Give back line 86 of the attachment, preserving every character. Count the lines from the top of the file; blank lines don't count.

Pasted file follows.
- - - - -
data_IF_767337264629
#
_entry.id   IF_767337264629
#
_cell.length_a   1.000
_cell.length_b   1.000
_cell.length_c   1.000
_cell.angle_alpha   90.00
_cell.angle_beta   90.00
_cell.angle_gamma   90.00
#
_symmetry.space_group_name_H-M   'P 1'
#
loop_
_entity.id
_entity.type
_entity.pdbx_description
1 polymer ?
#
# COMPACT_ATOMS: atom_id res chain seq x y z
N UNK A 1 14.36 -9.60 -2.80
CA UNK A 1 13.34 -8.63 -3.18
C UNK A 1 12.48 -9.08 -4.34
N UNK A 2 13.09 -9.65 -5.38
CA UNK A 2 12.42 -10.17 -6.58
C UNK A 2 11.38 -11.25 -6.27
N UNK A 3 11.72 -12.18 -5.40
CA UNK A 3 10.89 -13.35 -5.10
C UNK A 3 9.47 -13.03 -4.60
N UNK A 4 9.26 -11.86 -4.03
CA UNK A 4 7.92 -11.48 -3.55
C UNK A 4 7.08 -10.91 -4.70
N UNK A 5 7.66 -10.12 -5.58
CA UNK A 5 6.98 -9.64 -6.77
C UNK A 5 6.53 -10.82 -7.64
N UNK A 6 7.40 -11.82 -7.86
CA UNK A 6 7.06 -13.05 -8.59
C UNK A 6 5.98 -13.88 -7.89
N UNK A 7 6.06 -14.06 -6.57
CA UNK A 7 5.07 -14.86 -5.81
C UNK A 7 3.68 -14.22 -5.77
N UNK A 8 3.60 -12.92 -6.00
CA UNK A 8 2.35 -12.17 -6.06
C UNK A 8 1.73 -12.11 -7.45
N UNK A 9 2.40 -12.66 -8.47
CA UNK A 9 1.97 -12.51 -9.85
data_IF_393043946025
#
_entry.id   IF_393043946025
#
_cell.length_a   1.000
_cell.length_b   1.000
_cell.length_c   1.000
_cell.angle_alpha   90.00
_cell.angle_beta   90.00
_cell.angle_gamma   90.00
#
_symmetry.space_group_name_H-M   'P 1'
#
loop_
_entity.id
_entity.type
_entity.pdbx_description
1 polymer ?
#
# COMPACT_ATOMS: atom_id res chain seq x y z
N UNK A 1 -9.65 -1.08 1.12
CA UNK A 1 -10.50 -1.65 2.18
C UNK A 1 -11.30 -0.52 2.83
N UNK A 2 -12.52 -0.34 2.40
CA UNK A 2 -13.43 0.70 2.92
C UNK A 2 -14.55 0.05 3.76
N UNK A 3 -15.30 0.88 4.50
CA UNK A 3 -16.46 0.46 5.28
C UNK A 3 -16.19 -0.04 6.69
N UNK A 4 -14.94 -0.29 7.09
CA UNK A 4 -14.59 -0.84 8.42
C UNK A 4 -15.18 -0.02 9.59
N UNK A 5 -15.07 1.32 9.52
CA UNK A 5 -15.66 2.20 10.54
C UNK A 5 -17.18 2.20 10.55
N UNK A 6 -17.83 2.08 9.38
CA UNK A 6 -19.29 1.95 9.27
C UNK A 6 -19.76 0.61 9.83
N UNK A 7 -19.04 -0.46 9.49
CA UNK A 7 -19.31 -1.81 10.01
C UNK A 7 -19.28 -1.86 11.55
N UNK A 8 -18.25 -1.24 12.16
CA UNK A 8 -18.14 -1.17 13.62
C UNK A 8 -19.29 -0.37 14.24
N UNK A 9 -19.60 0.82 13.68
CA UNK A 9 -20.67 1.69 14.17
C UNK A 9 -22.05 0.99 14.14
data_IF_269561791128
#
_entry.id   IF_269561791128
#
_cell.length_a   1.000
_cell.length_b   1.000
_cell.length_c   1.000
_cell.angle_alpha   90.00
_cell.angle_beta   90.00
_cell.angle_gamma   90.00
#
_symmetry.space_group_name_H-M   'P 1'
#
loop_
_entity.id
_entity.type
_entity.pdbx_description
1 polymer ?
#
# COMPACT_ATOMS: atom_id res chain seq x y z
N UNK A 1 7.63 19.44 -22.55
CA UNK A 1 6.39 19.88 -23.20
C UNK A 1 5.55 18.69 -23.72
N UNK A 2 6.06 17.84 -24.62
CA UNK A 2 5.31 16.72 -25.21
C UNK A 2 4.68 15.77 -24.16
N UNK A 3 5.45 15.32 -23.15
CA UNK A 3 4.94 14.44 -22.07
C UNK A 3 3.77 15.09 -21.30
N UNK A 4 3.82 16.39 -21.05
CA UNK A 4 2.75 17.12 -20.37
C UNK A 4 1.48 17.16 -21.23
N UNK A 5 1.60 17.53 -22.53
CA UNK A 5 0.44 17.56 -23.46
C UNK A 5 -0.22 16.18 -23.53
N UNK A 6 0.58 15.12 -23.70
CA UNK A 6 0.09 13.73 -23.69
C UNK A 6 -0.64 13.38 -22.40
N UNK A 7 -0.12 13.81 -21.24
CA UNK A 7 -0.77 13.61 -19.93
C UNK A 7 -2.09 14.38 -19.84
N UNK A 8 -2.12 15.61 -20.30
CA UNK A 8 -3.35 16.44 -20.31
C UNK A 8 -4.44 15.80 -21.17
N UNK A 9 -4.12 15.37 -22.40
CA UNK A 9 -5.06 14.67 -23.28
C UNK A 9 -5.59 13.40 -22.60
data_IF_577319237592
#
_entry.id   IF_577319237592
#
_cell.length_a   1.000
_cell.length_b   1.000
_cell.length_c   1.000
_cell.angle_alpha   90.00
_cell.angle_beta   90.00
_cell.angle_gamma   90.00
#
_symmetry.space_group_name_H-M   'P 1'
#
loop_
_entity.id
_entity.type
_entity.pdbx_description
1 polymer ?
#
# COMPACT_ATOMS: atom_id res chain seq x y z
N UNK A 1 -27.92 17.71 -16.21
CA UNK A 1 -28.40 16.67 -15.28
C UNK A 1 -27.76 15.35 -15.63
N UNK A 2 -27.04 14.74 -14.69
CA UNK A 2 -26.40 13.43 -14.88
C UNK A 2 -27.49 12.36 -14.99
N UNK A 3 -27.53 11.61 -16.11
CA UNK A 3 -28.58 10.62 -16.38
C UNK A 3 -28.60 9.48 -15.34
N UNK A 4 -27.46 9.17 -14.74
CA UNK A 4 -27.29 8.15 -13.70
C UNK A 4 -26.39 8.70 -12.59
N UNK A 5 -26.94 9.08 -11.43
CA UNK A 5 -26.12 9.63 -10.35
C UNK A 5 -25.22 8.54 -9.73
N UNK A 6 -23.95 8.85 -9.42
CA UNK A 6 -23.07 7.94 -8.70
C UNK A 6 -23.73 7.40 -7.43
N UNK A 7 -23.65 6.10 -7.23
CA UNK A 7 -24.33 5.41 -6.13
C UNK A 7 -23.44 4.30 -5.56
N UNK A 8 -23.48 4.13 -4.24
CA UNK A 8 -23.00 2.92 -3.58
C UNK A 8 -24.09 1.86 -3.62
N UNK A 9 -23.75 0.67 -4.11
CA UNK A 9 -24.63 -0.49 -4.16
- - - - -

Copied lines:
CA UNK A 7 -19.31 -1.81 10.01